Old Light in the barn on Friday. What could have been a polite afternoon rock show turned into a gonzo psych-shred bonanza. There was a clear red Mylar guitar in the shape of an X. There was guitarist Garth Klippert sauntering out into the crowd, towering over them and brandishing his guitar, looking something like The Motherland Calls. There were alternate tunings. There were two drummers. There was psychotic disco. It was weird and wild and heavy and loose.
King Tuff and JD McPherson in the barn on Friday night. Stylistically, these two couldn't be more different, one pumping out soda-pop glam jams and the other strutting through natty, '50s-style rock 'n' roll. Playing consecutive sets, they each ruled the sweat lodge in their own unique style. King Tuff's riffs felt like they were exploding through the walls; he and bassist Magic Jake looked positively delighted with every note. JD McPherson, meanwhile, was a (relative) paragon of restraint, walking a tightrope of boogie-woogie and blues, then letting the band swing out when the situation demanded it. It was a time machine back to an era of well-dressed men and swishing skirts—there wasn't a foot in the place not tapping.
Yellowbirds' twin sets on the main stage and the barn. Their hazy, tangled-guitar, low-simmer rock felt warm like the sun, bridging the gap between folk storytelling and psychedelic soaring—both of which were perfectly at home at Pickathon.
The Cactus Blossoms, in heat of the sun at the new Pickathon Café stage, and in the even more heated Workshop Barn the following afternoon. Playing classic country and old-time music, their delicate sound was assured, stately, and stunning, topped off by the intertwined harmonies of brothers Page Burkum and Jack Torrey. They were one of the unexpected highlights of the weekend.
Lake Street Dive in the barn, playing immaculate, professional, jazzy pop. Lead singer Rachel Price is a world-class vocalist—like, Aretha level—and the rest of the band is just as good. Watching them work a hot crowd was a marvel. My favorite part: the three devoted teenage fangirls in the front row (one of them was wearing a Rent shirt) simultaneously losing their shit and carefully studying the band's every move with wide eyes.
Parquet Courts in the barn at 2 am—a punk rock pajama party. I don't remember too much about this except wheeeeeeeeee!! I caught some of their main stage set the following day, and it was righteous.
Shabazz Palaces in the woods. I saw part of their barn set, which was apparently besieged by sound difficulties, but their set in the woods was moony and interstellar. I'm not the first one to liken Pickathon's Woods Stage to Endor, but that's what it was like, and the weird, nebulae-spanning sound of Shabazz in that setting felt like stumbling across a ritual taking place on a strange, distant planet.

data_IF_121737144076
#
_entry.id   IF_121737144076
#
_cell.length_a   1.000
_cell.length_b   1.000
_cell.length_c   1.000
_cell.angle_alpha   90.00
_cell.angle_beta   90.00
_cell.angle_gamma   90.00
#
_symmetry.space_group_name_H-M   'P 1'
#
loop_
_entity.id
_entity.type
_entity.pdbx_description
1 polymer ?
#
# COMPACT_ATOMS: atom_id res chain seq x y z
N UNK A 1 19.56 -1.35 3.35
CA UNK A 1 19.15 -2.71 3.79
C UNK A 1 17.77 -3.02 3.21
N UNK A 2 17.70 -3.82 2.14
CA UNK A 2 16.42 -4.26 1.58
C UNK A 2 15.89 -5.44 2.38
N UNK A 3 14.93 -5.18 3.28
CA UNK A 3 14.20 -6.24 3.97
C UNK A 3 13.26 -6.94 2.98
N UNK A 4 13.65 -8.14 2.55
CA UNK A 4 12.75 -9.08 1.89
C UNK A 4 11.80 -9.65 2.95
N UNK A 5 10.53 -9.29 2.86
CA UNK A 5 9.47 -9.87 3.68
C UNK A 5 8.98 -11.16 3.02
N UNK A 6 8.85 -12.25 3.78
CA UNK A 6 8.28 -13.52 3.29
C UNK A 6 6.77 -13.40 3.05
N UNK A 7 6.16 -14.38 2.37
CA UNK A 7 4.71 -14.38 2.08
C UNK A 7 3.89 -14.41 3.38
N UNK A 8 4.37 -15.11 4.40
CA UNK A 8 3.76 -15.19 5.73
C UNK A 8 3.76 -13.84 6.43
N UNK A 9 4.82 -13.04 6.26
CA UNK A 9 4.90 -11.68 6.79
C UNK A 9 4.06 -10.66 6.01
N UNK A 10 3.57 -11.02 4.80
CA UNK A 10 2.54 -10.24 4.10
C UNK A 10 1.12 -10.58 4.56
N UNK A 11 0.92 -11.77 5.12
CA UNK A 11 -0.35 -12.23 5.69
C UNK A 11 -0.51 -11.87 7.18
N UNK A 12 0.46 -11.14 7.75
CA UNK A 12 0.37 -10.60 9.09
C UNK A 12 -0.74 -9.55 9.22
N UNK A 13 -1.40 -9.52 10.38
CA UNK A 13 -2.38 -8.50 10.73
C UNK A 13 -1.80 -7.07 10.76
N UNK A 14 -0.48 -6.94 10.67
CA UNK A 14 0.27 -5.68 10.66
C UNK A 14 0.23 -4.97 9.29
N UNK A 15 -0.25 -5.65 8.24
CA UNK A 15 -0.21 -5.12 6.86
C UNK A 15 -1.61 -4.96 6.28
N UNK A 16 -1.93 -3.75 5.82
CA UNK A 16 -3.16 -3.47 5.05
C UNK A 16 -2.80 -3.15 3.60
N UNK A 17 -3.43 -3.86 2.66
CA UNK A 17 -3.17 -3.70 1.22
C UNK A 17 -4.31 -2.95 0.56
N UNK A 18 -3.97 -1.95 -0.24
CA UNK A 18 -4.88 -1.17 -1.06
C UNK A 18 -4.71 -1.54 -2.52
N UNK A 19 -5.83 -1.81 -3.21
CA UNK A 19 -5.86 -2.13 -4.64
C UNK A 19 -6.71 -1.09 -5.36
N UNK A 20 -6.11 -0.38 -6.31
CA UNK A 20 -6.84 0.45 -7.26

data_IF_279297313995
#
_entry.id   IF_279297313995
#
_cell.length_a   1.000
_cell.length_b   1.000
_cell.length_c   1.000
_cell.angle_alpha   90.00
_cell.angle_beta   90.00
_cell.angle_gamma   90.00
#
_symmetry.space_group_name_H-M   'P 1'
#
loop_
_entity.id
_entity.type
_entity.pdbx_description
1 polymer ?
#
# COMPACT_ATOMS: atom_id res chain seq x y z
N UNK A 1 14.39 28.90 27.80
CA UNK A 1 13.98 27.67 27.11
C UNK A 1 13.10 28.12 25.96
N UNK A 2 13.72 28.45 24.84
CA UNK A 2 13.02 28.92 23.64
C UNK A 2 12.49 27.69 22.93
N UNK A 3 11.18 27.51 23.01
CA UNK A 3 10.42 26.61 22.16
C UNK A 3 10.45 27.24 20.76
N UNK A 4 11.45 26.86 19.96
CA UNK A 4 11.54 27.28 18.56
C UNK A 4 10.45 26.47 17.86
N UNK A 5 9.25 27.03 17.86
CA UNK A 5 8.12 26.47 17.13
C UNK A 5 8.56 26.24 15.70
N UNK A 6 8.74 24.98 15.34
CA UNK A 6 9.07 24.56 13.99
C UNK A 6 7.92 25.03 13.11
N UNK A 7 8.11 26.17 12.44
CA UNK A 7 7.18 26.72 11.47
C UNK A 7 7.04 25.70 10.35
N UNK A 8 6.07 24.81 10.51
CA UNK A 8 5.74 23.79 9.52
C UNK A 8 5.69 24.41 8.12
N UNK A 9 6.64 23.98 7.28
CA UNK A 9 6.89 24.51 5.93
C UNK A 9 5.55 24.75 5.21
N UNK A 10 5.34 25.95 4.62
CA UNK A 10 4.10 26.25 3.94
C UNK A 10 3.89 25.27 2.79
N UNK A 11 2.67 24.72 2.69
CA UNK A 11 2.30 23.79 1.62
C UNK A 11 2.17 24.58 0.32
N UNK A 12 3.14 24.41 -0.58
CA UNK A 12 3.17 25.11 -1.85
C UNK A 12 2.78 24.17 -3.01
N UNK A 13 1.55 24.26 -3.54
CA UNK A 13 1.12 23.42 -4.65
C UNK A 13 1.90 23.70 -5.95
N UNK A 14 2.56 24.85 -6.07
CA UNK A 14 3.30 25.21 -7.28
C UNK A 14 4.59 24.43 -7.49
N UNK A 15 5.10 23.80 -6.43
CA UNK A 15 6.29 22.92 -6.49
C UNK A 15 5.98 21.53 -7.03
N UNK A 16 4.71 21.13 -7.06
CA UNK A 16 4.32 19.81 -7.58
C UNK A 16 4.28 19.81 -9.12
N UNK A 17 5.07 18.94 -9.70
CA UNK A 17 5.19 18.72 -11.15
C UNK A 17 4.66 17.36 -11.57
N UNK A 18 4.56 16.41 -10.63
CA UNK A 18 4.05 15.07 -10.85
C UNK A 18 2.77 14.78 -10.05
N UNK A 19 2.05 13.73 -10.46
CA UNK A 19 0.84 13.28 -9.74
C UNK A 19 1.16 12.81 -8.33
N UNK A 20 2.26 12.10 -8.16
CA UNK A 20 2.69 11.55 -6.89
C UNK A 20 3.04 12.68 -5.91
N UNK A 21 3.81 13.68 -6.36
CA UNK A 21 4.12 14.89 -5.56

Lady in the barn. "It's hotter than a juke joint up in here!" said Nicole Wray, an immense violet braid dangling across her back. And it was—after three days of hot crowds being crammed in their, the barn was positively roasting. It didn't stop Lady from kicking out sexy, heartfelt soul.
A couple other quick notes: I didn't see anything bad all weekend, but I didn't quite get the buzz around Shakey Graves, which for many was the breakout star of the weekend. Plucking and mumbling updated white-guy blues while stomping on a drum pedal that beat upon a suitcase, it felt a little like the theme-park version of old, spindly, troubadour folk. Clearly I was in the minority, though, as his name spread around Pendarvis Farm like wildfire as something to see. Perhaps in any other setting, without the serious competition for my attention, it would have clicked. And Feist's headlining set on Sunday evening was fine, but was relatively sterile compared to the dusty passion and urgency that characterized so many other Pickathon performances. Perhaps at that stage, after three days of being wild in the woods, it was necessary to be in her well-guided, Joan Baez-like hands. She sounded great, for sure. But her songs felt a little too mellow, and her fancy LED stage setup was the definition of superfluous.
Oh, some other great things: White Fence, one of whom wore makeup and played a Steinberger guitar. Ty Segall doing his new acoustic thing, which still rocks pretty heavy. It was sorta like the "bustle in your hedgerow" section of "Stairway." Breathe Owl Breathe, spinning their weird, camp-counselor magic as always. And on and on. It was an incredible, wonderful weekend—Pickathon never fails to deliver.
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